The oldest cemetery in Boston is the King’s Chapel Burying Ground, established in the year Boston was founded, 1630.
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More About King’s Chapel Burying Ground
King’s Chapel Burying Ground, originally called the Burying Place, was the only cemetery in Boston for close to thirty years. Copp’s Hill Burying Ground was established in 1659, followed by the Granary Burying Ground in 1660. The first cemetery was then called the Old Burying Ground until the mid-1750s, when it was re-named King’s Chapel Burying Ground, after the adjacent church.
The cemetery pre-dates the King’s Chapel Church and is not affiliated with it or any other church. It was Royal Governor Andros who seized part of the land in 1668 to establish the first Anglican Church in the colonies. The first church building was wood, erected in 1688. The present stone building dates to 1754, and was completed in 1789 when George Washington came to speak.
Tradition says the cemetery was laid out on land owned by early settler Isaac Johnson, and that he was the first interred here. Over one thousand people are buried in this small area of less than half an acre. Approximately 500 headstones and 50 footstones remain, and approximately 36 of 78 tombs are marked. The placement of the stones does not correspond with the remains underneath: markers were moved in the early nineteenth century to create walking paths.
Among those interred here are:
Major General Wait Still Winthrop, the grandson of the first Governor of Massachusetts Bay Colony, John Winthrop. Wait Still was commander-in-chief of the provincial forces. He was one of the nine magistrates who sat on the Court of Oyer and Terminer during the witchcraft trials of 1692, and he also sat on the Superior Court which tried the remaining cases in 1693. He died in 1717.
Thomas Brattle (1658-1713) was one of the most outspoken critics of the procedures used during the witchcraft trials in 1692. A wealthy Boston merchant, liberal in his religious thinking and an opponent of Puritan theocracy, Brattle wrote a letter on October 8, 1692, arguing against the use of spectral evidence to convict those accused of witchcraft. Although the document remained unpublished until after his death, it is thought to have circulated in Boston and helped bring about the end of the trials.
Born into a wealthy family in Boston, Brattle graduated from Harvard College in 1676, prior to which he attended Boston Latin School with Cotton Mather. He became a respected mathematician and astronomer, a member of the London Royal Society, and the treasurer of Harvard from 1693 until his death. In 1698, Brattle donated land to build a fourth church in Boston, one that was less rigid than Puritan orthodoxy demanded. The Brattle Street Church meeting house was erected in 1699 and demolished in 1872. The church continued in a new building in the Back Bay, until it became extinct in 1876.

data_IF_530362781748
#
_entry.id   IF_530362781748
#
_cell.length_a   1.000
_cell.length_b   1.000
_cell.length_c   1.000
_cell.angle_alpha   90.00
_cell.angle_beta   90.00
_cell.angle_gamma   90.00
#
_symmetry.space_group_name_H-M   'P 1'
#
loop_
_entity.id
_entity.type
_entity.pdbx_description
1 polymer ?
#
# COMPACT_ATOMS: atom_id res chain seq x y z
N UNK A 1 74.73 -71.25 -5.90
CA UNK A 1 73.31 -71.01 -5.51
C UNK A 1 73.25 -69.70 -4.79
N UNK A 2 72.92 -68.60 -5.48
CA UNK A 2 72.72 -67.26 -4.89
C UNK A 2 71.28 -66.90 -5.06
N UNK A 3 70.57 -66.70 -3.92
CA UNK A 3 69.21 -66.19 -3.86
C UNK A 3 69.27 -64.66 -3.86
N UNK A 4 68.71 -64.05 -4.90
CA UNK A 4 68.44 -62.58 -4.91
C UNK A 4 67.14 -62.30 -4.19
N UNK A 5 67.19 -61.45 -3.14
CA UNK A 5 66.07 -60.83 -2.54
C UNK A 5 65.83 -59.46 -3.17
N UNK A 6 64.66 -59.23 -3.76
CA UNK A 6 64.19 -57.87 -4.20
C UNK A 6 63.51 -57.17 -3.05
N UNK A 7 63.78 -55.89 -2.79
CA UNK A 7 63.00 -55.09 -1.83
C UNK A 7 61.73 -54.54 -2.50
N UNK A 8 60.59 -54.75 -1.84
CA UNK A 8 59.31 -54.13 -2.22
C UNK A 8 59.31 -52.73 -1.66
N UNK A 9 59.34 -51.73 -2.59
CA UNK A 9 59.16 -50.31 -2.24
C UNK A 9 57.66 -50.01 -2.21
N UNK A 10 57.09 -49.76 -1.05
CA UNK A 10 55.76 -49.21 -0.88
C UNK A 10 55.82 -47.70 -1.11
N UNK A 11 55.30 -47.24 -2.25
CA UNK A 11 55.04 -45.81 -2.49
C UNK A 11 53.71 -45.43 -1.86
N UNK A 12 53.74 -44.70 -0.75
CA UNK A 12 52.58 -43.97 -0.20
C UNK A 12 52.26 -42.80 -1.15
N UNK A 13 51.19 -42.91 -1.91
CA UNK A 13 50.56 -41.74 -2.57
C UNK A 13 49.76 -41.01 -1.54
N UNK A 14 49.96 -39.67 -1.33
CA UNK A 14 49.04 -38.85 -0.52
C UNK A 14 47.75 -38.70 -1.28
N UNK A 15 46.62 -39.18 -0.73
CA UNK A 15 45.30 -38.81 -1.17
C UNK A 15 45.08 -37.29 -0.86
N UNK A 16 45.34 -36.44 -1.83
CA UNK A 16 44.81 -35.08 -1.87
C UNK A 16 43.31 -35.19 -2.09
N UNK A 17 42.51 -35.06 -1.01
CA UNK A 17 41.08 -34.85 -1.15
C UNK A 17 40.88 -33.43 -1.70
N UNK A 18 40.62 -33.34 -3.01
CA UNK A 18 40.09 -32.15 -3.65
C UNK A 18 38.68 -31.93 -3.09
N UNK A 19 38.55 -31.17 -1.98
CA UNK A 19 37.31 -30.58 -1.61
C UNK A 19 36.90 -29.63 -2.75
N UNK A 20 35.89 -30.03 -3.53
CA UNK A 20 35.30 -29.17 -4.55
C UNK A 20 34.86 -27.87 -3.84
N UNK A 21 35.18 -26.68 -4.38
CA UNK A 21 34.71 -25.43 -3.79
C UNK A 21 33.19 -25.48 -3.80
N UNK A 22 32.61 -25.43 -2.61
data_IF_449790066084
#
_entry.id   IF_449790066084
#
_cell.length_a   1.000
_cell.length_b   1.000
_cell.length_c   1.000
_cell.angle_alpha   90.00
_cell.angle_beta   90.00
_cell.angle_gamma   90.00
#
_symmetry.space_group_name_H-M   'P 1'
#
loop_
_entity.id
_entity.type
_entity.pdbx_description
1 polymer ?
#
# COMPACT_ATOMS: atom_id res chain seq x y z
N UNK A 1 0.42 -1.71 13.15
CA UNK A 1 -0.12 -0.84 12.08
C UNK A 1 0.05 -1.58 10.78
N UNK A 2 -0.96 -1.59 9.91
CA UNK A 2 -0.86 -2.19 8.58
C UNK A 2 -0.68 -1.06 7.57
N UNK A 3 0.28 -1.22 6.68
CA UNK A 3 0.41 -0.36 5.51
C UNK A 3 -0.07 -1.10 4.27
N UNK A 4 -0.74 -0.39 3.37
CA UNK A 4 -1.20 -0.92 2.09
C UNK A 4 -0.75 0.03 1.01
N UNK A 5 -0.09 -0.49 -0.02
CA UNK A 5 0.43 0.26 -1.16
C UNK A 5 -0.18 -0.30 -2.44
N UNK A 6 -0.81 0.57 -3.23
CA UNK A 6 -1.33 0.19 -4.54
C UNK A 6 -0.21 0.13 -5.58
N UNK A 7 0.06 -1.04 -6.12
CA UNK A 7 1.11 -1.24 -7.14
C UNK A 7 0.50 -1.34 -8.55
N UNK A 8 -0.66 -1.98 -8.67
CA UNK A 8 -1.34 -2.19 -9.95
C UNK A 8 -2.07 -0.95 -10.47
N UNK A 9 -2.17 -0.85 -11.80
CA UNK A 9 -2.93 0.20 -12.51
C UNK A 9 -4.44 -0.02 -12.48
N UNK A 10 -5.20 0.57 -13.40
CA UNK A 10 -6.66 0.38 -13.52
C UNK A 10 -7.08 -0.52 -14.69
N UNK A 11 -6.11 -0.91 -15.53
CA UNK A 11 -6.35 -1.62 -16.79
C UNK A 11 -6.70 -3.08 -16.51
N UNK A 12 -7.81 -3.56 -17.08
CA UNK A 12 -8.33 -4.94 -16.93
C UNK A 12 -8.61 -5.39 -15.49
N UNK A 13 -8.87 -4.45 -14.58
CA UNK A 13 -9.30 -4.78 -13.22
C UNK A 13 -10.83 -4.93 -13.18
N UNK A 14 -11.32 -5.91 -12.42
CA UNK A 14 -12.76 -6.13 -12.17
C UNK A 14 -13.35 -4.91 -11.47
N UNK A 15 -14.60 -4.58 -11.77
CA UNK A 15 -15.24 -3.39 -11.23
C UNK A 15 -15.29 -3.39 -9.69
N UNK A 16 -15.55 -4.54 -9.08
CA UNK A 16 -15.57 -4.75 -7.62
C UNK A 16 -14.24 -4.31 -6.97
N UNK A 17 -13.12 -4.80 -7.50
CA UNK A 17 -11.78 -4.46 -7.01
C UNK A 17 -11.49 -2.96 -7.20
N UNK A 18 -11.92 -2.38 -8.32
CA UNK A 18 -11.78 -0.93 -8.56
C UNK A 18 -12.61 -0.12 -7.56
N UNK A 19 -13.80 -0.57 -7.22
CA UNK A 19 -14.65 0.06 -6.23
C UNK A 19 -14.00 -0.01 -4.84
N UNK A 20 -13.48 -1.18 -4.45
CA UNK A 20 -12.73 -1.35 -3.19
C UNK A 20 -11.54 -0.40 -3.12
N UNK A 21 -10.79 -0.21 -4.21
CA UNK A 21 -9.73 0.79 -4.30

Brattle is buried beneath a black table stone with a brick foundation in the northeast portion of the cemetery. In David C. Brown’s A Guide to the Salem Witchcraft Hysteria of 1692, he says, “The inscription on the stone can barely be discerned. It reads: HERE LYES THE BODY OF THOMAS BRATTLE ESQR ONE OF HER MAJESTYES JUSTICES FOR THE COUNTY OF SUFFOLK & TREASURER OF HARVARD COLLEGE WHO DYED MAY THE 18th 1713 ANNO AETATIS 55.”
One of the wealthiest people to be accused of witchcraft in 1692 was Widow Margaret Thacher (alternate spelling Thatcher) (1625-1694), the mother-in-law of Salem magistrate Jonathan Corwin, who was married to her daughter, Elizabeth. Although named as a witch, Thacher was never arrested and jailed.
Widow Thacher was known to have property disputes and, in February of 1692, she accused her servant, Bridget Denmark, of stealing £5 worth of goods from her home, a crime for which Denmark went to jail. By May, Thacher was accused of tormenting the afflicted. Denmark confessed to witchcraft and is likely the one who accused her employer. Yet no arrest warrant was ever issued. Was it her wealth or was it her relationship to Corwin that protected her? We can only speculate.
Margaret was born an only child. She married the very wealthy Jacob Sheaf (alternate spellings Sheafe, Sheaffe) around 1642 and the couple had eight children. When Sheaf died in 1659, his estate was valued at over £8,000. (He is also buried in the King’s Chapel Burying Ground.) The following year, both of Margaret’s parents died. She received another £500 plus numerous Boston properties. At 35, she was extremely wealthy. In 1664, Margaret married widower Reverend Thomas Thacher. She died in 1694 at the age of 68.
Also buried here are: John Cotton, Puritan theologian and Cotton Mather’s grandfather; John Winthrop, the first governor of Massachusetts Bay Colony; William Emerson, father of Ralph Waldo Emerson; and Elizabeth Pain, whose gravestone may have inspired Nathaniel Hawthorne’s character Hester Prynne in The Scarlet Letter (“After many, many years, a new grave was delved, near an old and sunken one, in that burial ground beside which King’s Chapel has since been built … On this simple slab of slate—as the curious investigator may still discern, and perplex himself with the purport—there appeared the semblance of an engraved escutcheon.”).
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An illustration of the cemetery and King's Chapel from A History of King's Chapel in Boston: The First Episcopal Church in New England (1833) by Francis Greenwood.